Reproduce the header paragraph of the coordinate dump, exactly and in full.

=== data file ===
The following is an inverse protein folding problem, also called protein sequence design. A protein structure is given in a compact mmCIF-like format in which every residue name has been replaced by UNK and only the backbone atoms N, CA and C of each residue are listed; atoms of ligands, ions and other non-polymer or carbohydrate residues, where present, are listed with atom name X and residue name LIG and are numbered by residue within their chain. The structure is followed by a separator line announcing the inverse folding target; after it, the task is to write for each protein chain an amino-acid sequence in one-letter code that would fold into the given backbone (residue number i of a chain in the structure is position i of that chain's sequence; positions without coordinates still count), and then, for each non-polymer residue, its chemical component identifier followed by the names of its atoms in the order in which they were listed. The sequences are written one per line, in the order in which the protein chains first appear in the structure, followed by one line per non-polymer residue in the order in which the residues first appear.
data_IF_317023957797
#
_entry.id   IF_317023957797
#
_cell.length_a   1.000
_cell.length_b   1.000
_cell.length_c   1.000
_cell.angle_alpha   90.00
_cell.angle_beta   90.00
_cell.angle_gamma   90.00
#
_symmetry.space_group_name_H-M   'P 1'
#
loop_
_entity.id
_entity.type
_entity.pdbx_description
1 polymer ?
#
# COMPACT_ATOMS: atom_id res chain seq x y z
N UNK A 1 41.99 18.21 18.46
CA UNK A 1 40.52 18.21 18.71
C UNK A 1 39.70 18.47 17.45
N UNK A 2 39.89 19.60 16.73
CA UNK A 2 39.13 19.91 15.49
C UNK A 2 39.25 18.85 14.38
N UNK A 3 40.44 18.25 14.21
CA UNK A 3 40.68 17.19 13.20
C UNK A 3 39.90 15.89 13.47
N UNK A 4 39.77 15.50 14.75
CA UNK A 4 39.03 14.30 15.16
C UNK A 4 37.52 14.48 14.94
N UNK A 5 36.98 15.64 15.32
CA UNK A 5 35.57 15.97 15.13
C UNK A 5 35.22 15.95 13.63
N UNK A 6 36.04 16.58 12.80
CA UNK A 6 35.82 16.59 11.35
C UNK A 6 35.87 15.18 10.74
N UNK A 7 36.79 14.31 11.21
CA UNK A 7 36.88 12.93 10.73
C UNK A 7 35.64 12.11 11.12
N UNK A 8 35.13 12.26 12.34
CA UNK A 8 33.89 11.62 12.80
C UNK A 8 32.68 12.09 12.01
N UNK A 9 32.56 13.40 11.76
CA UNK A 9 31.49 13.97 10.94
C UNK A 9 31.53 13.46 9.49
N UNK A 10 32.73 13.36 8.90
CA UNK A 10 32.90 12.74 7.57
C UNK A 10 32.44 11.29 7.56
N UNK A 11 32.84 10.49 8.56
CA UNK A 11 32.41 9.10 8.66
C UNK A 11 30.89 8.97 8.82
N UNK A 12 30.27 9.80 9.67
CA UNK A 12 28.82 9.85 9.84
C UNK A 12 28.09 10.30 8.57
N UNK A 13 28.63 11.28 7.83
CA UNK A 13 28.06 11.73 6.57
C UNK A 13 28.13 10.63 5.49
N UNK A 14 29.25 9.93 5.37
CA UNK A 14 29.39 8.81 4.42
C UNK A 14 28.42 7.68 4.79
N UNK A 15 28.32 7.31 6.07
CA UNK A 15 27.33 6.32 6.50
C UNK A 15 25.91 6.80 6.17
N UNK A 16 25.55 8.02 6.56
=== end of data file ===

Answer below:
The following is an inverse protein folding problem, also called protein sequence design. A protein structure is given in a compact mmCIF-like format in which every residue name has been replaced by UNK and only the backbone atoms N, CA and C of each residue are listed; atoms of ligands, ions and other non-polymer or carbohydrate residues, where present, are listed with atom name X and residue name LIG and are numbered by residue within their chain. The structure is followed by a separator line announcing the inverse folding target; after it, the task is to write for each protein chain an amino-acid sequence in one-letter code that would fold into the given backbone (residue number i of a chain in the structure is position i of that chain's sequence; positions without coordinates still count), and then, for each non-polymer residue, its chemical component identifier followed by the names of its atoms in the order in which they were listed. The sequences are written one per line, in the order in which the protein chains first appear in the structure, followed by one line per non-polymer residue in the order in which the residues first appear.